The safe way to use one Internet password

Feb 25, 2010

(PhysOrg.com) -- A little-used Internet authentication system from the 1980s could provide the answer for enabling web users to securely log in only once per Internet session, a Queensland University of Technology researcher has found.

PhD researcher Suriadi, from QUT's Information Security Institute, said a secure single-sign on system was more than simply using the same password for multiple accounts.

Mr Suriadi said any future single-sign on systems, which could potentially give web users access to a multitude of accounts, including email, bank and shopping, would require extreme privacy to avoid information spies and account hackers.

"Single-sign on systems are already being used by organisations," he said.

"For example, a bank could link their Internet banking site to an online trading site, thus relieving users from having to perform an extra log in step.

"However, if one of the parties is compromised, for example by a virus, a 'denial of service' attack or insecure set-up, it puts all the user's linked accounts at risk."

Mr Suriadi said his research investigated a little-used "anonymous credential system" which dates back to the 1980s, but recently received renewed interest from the research community.

"Using this credential system, we could enhance the security and privacy of a single sign-on system," he said.

"The system works by revealing as little information about who you are as necessary for logging into an account, therefore allowing you to remain anonymous.

"This way, a company wouldn't be able to track your shopping habits and target spam or marketing at you. This method could also confirm you are over 18 and not reveal your birthday."

Mr Suriadi said a single sign-on system backed by the anonymous credential system required the cooperation of businesses and organisations to enable it.

"One use of this could be for the research community, with online libraries and databases applying the anonymous credential system so that the privacy of researchers can be preserved," he said.

"This would be useful for people researching sensitive issues."

Mr Suriadi said for the purposes of accountability, such a system would also allow authorities to revoke users' anonymity in cases of illegal activity.

Explore further: MIT groups develop smartphone system THAW that allows for direct interaction between devices

More information: Suriadi, S., Foo, E., and Jøsang, A. 2009. A user-centric federated single sign-on system. J. Netw. Comput. Appl. 32, 2 (Mar. 2009), 388-401. dx.doi.org/10.1016/j.jnca.2008.02.016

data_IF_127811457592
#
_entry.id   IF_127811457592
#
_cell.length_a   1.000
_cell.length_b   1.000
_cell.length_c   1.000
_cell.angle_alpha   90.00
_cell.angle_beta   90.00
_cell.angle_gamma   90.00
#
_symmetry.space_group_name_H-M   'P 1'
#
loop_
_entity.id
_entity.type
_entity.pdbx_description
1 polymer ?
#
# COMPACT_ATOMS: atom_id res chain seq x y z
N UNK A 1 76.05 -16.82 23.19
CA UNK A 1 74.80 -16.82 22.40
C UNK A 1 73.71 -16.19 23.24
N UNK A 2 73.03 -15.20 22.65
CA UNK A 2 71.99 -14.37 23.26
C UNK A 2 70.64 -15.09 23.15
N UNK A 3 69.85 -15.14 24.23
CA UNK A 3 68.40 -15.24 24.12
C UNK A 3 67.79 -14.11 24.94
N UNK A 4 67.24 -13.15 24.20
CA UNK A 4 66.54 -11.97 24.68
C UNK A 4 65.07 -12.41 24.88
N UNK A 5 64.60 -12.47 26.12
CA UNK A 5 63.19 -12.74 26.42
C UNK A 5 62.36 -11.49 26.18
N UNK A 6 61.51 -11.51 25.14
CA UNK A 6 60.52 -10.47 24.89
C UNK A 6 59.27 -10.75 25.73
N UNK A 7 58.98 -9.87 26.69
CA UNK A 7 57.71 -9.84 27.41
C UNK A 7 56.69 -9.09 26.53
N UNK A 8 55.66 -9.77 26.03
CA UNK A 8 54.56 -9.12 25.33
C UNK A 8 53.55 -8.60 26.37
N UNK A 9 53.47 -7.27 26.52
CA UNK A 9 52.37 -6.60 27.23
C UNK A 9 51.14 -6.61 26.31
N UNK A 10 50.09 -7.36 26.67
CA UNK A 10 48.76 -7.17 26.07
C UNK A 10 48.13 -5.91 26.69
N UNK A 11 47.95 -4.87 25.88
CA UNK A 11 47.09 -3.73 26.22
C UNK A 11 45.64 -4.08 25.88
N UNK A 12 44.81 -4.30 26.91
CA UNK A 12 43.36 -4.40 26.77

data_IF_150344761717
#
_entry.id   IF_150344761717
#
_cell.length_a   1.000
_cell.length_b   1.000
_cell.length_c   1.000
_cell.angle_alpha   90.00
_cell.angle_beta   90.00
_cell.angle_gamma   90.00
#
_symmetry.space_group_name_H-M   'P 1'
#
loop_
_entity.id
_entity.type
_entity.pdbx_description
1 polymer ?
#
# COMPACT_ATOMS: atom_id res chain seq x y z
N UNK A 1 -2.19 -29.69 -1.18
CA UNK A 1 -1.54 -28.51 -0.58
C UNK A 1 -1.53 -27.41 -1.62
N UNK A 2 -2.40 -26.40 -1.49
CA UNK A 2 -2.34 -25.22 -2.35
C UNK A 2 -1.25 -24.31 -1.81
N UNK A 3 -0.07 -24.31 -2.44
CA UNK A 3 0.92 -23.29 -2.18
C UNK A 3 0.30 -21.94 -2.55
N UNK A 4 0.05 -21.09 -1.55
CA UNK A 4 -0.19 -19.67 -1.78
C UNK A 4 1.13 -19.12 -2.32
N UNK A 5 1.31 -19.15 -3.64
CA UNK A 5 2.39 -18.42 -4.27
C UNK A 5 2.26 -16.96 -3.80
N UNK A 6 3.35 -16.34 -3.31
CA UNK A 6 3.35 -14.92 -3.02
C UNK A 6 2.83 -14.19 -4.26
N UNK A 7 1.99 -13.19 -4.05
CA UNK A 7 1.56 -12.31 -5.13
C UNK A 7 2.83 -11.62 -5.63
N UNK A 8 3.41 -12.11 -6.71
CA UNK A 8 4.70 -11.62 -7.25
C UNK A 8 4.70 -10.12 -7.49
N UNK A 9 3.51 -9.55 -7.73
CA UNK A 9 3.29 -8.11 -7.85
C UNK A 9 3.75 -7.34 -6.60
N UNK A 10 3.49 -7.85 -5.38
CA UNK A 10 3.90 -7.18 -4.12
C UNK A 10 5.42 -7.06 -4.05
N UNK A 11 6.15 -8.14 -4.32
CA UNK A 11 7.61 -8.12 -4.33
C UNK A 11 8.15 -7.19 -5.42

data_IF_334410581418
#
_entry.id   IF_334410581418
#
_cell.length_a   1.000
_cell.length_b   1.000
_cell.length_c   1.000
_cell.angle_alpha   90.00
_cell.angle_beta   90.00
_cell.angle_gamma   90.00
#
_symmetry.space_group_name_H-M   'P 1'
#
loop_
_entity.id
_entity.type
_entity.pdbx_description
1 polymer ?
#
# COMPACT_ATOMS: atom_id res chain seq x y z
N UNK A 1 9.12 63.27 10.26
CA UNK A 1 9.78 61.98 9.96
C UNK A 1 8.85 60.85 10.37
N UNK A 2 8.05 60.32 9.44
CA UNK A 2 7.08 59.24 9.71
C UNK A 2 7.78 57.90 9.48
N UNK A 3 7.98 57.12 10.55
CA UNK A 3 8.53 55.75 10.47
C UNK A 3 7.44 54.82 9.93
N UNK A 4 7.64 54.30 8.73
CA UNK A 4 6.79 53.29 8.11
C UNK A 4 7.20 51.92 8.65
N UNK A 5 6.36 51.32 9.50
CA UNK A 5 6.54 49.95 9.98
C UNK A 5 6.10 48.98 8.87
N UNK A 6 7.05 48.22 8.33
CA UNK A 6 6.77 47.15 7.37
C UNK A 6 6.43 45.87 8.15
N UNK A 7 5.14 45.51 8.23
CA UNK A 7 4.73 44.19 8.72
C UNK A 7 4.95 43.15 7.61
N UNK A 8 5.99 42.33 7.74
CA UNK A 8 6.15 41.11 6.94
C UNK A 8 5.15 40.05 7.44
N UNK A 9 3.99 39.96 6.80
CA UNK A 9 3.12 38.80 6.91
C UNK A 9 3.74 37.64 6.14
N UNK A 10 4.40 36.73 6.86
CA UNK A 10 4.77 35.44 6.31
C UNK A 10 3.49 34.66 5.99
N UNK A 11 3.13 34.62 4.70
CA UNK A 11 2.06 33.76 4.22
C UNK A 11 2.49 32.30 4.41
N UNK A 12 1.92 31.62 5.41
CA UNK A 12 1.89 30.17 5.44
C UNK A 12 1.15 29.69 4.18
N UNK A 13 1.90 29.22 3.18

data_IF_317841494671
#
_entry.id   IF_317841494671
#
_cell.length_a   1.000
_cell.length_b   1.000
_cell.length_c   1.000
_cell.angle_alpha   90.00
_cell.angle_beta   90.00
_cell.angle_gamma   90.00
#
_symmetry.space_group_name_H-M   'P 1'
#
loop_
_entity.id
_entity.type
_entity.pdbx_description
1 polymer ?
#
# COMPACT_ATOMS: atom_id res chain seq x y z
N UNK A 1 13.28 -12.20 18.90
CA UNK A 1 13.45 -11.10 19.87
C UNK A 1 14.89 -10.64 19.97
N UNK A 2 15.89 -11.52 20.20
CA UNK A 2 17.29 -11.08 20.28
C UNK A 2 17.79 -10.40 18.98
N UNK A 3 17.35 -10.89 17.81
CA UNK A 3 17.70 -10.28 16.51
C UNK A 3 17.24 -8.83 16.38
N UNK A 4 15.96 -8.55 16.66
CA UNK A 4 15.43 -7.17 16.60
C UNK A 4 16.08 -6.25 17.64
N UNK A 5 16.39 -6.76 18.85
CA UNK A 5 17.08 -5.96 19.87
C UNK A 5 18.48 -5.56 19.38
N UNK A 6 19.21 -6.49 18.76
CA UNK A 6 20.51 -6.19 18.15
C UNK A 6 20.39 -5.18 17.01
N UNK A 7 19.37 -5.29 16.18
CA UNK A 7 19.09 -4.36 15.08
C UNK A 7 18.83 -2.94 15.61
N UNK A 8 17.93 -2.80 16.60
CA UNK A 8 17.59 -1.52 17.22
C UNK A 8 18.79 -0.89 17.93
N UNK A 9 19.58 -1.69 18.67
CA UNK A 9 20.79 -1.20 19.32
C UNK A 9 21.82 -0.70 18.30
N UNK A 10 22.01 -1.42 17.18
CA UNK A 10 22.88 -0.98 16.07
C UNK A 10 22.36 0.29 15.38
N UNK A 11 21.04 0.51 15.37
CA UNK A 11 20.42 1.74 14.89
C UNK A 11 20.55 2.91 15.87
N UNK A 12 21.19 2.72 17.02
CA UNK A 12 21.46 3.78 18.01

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User comments : 4

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fourthrocker
not rated yet Feb 25, 2010
It would be about time. With one password we could remember a complex one easily. Nah, makes too much sense, won't happen.
ralph_wiggum
not rated yet Feb 25, 2010
Most large enterprises use some sort of single sign-on system internally already (such as http://www.ca.com...x?ID=166 ). The reason companies are able to do this internally is because there's one CIO in charge who can tell his employees to do it.

It will never work globally across the internet because there's no one CIO in charge of the internet and SSO integration is a massive and disruptive effort that requires all participating parties to first agree on a standard and then implement it on their servers. There will always be a bunch of competing mini-SSOs revolving around Facebook or Amazon or some other userbase and a huge set of standalone sites such as banks, utility companies, etc. Maybe in 10-20-30 years we'll have some new security paradigm, but hopefully it'll be more realistic and concrete than regurgitating the SSO idea and saying all we have to do now is get all the millions of websites and billions of users to use it.
extremity
1 / 5 (1) Feb 25, 2010
Like the article said, this idea of screening your personal information has been around for nearly 3 decades. I still use a the old program called Luckman's Anonymous Cookie although I have heavily modified it for a 64 bit environment. But its hard to teach everyone how to identify phishing schemes and what is safe and secure versus what is malicious. It's even harder to get everyone to use mixed upper and lower case, alpha-numeric, and special character passwords for good security.
stealthc
3 / 5 (2) Feb 25, 2010
I think the idea of a single password is a ploy to make the system have an easier time getting into all of your stuff.

So now when you get hacked, they get everything instead of just one thing.

I'll be blunt, this idea sounds retarded and I don't think I would subscribe to it. The government would like nothing more for you to have a single password, and to have you log in to use the net, so they can boot you and censor free speech if you voice dissent against your system while it rolls out tyranny.